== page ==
All experiments were recorded using a 3.2 mm triple-resonance (1H,13C,15N) probe head at a static magnetic field of 16.4 T corresponding to 700 MHz proton resonance frequency (Bruker Biospin, Karlsruhe, Germany). 1H field strengths of 83.3 kHz were employed for 90° pulses and SPINAL64 (Ref. (Fung et al. 2000)) decoupling during evolution and detection periods. Initial (1H,13C) cross-polarization (CP) times were set to 80 μs to largely restrict polarization transfer to directly bonded 1H-13C spin pairs in (1H,13C) and (13C,13C) correlation experiments. For (15N,13C) correlation experiments, an initial (1H,15N) CP time of 800 μs was used. 15N-13C transfers were performed with a SPECIFIC-CP (Baldus et al. 1998) time of 3 ms, followed by homonuclear 13C-13C DARR (Takegoshi et al. 2001) mixing of 100 ms under 10.92 kHz MAS. (1H,13C) correlation experiments were conducted using frequency-switched homonuclear Lee-Goldburg (FSLG, Bielecki et al. 1989) decoupling at 83.3 kHz 1H field strength during the indirect 1H evolution period and the proton dimension was calibrated using regular (1H,13C) HETCOR spectra. For 1H-1H double-quantum (DQ) mixing, we employed the SPC5 recoupling scheme (Hohwy et al. 2002) with DQ excitation and reconversion times of 285 μs and a CP time as in the FSLG HETCOR experiments. To enhance rotational resonance recoupling for carboxyls and backbone Cα’s, MAS rates were set to 10.92 kHz or 8.5 kHz. Transfer among aromatic and aliphatic methyl side chains was enhanced using an MAS rate of 10 kHz. Mixing times ranged from 20 to 500 ms in (13C,13C) proton-driven spin-diffusion (PDSD) experiments. All experiments were performed with an effective sample temperatures ranging from +2°C to +7°C. Spectra were processed in Topspin (Bruker Biospin) and analyzed with Sparky (T. D. Goddard and D. G. Kneller, SPARKY 3, University of California, San Francisco).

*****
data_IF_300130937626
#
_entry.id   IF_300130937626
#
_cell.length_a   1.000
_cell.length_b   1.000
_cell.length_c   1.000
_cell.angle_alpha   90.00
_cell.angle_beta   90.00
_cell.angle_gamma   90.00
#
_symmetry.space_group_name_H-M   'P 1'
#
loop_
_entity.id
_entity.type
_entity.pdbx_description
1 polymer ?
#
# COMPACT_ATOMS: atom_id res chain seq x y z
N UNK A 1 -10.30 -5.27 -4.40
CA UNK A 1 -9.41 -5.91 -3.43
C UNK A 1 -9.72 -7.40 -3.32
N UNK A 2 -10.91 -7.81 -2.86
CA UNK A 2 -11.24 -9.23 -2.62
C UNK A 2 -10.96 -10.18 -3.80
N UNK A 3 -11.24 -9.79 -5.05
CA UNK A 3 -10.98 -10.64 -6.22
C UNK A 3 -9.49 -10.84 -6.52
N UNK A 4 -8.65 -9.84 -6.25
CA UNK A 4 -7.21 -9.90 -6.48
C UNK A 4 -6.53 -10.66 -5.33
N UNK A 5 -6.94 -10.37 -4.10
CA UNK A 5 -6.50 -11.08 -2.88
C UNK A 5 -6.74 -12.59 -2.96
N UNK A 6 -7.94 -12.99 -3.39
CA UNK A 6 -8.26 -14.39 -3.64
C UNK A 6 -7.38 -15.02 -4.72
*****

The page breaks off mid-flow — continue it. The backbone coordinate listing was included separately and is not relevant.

Assignment and structural analysis